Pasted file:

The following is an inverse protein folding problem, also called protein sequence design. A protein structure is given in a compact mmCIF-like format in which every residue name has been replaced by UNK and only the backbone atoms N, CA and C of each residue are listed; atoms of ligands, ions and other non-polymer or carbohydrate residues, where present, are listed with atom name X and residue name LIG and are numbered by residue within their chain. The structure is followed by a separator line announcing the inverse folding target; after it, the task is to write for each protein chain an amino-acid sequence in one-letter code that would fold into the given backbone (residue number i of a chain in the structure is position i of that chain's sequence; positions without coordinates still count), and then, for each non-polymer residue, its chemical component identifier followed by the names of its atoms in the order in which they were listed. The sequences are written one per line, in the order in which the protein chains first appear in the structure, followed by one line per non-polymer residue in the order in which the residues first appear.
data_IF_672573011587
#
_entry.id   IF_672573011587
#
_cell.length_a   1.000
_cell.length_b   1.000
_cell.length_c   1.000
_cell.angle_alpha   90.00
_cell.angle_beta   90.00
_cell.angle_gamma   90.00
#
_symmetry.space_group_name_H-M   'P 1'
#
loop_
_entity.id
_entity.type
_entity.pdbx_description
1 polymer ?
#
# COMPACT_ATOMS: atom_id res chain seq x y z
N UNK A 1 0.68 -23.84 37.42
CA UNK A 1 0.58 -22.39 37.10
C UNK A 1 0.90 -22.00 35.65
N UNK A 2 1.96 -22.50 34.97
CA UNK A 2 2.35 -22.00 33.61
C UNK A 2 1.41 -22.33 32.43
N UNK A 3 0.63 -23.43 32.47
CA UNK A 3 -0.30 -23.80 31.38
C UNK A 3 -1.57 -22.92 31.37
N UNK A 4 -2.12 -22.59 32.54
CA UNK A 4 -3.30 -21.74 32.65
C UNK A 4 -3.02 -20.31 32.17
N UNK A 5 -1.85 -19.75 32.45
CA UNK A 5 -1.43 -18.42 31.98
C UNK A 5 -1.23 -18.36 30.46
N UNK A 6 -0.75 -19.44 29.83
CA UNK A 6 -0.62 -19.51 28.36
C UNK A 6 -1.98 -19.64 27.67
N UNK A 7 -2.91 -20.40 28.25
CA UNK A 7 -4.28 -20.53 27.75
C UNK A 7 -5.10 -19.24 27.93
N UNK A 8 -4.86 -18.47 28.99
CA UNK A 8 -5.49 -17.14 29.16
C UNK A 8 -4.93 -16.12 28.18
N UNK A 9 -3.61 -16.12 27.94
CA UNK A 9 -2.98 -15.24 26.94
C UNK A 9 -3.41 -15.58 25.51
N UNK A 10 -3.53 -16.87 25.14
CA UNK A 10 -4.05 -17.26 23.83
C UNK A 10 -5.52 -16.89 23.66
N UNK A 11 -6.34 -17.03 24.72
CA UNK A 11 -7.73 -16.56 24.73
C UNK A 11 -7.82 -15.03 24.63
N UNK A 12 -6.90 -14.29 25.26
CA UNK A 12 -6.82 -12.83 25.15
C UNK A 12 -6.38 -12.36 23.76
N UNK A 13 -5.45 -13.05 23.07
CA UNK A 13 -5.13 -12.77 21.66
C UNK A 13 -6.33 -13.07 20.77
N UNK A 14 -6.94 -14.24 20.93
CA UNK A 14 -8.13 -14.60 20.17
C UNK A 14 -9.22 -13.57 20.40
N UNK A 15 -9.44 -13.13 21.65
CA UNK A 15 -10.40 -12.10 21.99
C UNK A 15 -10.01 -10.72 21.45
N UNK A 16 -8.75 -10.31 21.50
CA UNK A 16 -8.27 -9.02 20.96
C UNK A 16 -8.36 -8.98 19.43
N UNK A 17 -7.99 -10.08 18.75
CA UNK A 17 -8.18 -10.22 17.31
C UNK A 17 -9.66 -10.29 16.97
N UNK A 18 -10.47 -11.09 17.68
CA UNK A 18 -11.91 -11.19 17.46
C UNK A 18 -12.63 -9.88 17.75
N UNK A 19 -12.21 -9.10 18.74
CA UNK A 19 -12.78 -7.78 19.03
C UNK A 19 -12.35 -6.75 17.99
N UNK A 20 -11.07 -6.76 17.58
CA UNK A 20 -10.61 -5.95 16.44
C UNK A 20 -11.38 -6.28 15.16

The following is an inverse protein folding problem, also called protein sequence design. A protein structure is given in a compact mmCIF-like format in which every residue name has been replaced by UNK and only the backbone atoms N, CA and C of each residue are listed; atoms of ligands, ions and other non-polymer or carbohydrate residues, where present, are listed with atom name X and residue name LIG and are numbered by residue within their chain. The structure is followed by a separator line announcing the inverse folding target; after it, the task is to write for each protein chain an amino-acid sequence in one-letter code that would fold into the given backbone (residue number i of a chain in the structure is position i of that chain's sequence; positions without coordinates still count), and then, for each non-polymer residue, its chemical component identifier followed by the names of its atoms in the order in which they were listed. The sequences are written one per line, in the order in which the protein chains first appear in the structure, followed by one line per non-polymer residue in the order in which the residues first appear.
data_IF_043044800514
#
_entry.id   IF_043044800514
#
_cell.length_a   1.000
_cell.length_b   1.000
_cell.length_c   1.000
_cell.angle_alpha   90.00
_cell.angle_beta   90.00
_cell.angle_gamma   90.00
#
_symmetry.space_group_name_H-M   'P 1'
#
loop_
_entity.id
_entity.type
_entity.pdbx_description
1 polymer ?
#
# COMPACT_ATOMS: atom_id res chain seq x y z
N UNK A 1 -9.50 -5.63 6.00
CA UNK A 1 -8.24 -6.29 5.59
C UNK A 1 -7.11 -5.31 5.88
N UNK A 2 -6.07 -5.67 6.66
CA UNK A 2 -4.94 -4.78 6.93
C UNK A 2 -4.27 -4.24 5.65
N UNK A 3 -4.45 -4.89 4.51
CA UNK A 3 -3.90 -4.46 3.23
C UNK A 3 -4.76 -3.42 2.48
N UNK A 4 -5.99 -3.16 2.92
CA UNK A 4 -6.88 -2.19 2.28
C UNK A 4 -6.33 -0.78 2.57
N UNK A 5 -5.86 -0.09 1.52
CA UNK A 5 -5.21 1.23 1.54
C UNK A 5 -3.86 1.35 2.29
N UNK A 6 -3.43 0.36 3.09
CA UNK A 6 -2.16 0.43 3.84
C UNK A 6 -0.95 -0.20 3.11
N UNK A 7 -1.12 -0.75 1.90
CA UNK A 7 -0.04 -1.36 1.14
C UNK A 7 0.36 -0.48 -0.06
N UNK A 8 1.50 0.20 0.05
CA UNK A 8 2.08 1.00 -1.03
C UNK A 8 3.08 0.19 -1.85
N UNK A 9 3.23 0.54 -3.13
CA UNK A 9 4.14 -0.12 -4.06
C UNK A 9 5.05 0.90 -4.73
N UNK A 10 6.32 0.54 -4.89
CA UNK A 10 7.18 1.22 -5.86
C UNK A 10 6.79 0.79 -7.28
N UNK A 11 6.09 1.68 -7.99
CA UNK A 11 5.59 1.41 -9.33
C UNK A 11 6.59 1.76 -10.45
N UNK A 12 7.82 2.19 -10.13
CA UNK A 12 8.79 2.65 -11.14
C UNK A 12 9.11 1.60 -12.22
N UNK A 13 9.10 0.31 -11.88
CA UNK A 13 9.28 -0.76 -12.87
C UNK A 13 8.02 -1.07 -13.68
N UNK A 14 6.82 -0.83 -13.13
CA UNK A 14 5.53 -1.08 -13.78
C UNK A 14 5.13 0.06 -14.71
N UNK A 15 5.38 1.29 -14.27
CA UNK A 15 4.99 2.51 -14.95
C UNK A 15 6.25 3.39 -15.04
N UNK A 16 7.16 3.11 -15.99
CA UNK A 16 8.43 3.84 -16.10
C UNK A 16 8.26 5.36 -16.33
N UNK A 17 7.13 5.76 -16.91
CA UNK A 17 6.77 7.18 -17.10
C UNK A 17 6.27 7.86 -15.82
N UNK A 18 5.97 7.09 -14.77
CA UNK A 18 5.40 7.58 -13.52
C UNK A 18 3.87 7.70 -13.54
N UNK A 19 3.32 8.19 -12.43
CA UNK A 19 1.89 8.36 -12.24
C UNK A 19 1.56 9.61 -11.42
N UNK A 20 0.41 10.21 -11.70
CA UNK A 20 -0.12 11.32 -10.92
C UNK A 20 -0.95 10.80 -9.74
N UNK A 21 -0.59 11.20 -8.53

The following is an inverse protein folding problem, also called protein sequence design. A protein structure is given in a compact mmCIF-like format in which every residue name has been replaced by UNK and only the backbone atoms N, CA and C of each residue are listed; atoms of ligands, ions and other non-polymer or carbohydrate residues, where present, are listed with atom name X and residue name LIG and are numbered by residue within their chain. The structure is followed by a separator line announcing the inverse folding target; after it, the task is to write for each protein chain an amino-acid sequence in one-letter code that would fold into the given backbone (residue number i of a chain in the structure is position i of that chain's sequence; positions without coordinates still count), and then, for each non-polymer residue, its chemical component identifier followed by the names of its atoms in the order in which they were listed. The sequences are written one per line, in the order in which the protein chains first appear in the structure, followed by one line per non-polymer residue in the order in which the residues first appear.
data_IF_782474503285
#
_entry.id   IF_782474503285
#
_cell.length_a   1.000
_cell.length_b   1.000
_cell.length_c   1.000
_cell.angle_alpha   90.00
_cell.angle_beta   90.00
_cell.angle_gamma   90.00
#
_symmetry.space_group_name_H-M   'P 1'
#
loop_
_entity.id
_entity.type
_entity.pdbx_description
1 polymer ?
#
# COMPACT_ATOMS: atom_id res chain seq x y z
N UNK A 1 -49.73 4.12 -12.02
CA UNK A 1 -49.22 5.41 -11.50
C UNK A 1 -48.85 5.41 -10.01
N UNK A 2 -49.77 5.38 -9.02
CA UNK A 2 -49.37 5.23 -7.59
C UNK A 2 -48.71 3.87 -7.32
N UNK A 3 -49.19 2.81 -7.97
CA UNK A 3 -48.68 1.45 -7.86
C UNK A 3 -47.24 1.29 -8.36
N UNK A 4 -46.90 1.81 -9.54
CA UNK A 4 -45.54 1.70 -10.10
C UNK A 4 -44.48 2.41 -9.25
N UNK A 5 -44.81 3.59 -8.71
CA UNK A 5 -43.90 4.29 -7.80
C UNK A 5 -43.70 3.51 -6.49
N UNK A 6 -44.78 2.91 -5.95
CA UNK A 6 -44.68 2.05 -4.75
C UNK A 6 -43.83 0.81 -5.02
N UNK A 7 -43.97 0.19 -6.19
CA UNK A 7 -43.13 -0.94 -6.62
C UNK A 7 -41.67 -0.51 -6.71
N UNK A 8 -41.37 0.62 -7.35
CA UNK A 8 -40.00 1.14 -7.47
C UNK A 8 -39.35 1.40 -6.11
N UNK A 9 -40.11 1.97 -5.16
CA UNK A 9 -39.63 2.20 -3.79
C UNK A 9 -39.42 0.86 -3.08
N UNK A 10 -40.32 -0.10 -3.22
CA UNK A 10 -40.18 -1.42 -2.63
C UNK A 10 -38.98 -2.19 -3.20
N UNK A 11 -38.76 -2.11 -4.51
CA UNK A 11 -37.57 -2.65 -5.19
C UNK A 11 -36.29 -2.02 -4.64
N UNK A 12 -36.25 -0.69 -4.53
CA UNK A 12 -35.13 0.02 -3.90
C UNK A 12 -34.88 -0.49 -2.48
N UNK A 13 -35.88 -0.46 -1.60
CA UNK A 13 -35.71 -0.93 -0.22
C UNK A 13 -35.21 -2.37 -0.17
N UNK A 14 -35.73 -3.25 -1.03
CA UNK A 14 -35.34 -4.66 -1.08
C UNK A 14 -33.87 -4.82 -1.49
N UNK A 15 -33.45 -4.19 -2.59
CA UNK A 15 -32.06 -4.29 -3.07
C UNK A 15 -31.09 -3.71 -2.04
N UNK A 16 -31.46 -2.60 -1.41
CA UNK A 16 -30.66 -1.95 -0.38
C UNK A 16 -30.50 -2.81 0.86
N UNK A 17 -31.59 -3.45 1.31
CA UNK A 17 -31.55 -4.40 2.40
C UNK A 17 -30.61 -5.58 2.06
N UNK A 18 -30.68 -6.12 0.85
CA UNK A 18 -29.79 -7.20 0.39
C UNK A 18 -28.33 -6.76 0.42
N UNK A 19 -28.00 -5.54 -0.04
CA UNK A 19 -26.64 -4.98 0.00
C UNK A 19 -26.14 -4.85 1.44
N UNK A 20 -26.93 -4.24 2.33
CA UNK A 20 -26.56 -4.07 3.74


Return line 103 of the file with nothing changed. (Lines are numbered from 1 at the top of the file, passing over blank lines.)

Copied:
N UNK A 1 -9.50 -5.63 6.00